This week, I started an experiment where I will be logging every single interesting link I come across online in a public twitter feed.

It would be cool to see what happened if browsers tried to include a feature like this using your local browser history. (I’m getting deja vu, was there a web 2.0 era browser that did something like this?)

WordPress Historical Posts

A few years back I created a WordPress plugin that surfaces old posts in dashboard and sidebar widgets (you can see it in the footer of my blog if you scroll down). IMHO any blogger with more than a couple of years of content could benefit from this plugin. I love seeing what I posted a decade ago. Occasionally it spawns new or update post ideas.

The plugin is called Historian, you can download it from the plugin repository.

Other Services

I know the photo services have started adding “on this day” and “then and now” features to their main products. I personally enjoy those quite a bit. Seeing my kids grow up is an acceptable of inherently anti-piracy facial recognition.

I mentioned Google Maps Timelines as another acceptable reasons to leak private data. But I actually think Google could do more with this data, especially on Android. It would be cool to automatically see all the times I’ve been at my current location and any photos or related data that I’ve logged there. Google Health could have workout data (and analysis) automatically available when I’m at the gym. Stuff like that.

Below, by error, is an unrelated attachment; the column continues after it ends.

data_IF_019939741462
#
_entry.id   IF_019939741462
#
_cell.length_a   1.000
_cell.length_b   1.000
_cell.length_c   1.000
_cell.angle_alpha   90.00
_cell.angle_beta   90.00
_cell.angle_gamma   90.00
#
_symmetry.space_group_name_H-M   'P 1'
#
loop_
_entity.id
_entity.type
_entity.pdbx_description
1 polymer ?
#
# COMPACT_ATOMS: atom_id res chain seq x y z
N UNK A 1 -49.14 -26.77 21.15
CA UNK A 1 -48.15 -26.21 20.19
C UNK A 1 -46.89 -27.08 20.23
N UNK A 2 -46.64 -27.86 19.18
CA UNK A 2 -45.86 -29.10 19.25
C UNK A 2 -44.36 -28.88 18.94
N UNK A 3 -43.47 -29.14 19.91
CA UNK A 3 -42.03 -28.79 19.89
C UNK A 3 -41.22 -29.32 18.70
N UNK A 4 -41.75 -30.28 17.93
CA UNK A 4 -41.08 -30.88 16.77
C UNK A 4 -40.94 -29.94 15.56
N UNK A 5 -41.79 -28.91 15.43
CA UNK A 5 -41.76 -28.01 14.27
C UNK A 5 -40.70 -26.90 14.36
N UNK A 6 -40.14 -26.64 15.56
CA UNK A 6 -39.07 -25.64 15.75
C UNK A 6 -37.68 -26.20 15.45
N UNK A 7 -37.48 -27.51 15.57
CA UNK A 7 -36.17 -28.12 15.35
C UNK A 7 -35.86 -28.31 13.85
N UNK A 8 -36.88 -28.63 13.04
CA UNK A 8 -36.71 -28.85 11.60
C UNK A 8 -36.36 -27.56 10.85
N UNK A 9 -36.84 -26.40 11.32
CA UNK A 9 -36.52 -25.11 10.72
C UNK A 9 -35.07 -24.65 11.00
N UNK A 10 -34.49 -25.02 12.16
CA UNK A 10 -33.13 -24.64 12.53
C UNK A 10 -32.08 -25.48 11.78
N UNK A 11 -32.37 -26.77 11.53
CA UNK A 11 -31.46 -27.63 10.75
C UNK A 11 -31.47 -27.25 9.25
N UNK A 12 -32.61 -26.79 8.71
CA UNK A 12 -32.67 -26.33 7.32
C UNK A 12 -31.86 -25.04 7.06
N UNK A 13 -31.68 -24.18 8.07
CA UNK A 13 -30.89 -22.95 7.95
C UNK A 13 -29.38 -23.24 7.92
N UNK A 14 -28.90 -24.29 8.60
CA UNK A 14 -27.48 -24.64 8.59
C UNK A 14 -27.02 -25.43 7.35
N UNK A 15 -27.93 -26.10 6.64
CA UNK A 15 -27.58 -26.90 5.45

Are there other services that have interesting retrospective features?

Would you be more open to giving up private data if services gave you interesting or useful data and analysis based on you private data?


Two Songs From Each of My Favourite Albums of All Time, Part One

The late 2010s are an interesting time for music. Streaming services have effectively commoditized music, all of the world’s music is available to everyone at any time, for next to nothing. Meanwhile, The Internet is effectively killing pop culture — at least in the sense of a common experience shared across an entire generation. There is no longer a central source of truth for “cool,” instead there are many niche communities defining themselves, propping up their own niche celebrities and musical styles. Don’t get me wrong, this is awesome! Mainstream music sucked, CDs were expensive.

Unfortunately, I feel like this current state of music is causing my kids to miss out. It seems like they are not really gloming on to music in the same way that I did growing up. It’s like the lack of a pop culture is removing the influence of music on their daily lives. As a parent I suppose I’m partially to blame, we purposely kept our kids away from terrible kids music (instead of Raffi we played Ramones) and as they’ve grown this has morphed into playing podcasts instead of pop radio.

At 9 and 11, maybe my boys are still a little young to really get into music. Regardless, in an attempt to spur some level of interest I’ve started to compile a playlist of two songs from each of my favourite albums of all time. My 11 yr old has downloaded the playlist to his phone and mentioned having Kraftwerk stuck in his head, so I think it’s working already.

The Rules

Compiling this list has become quite a fun exercise but I quickly realized that it was going to be an insane task if I didn’t give myself to some criteria.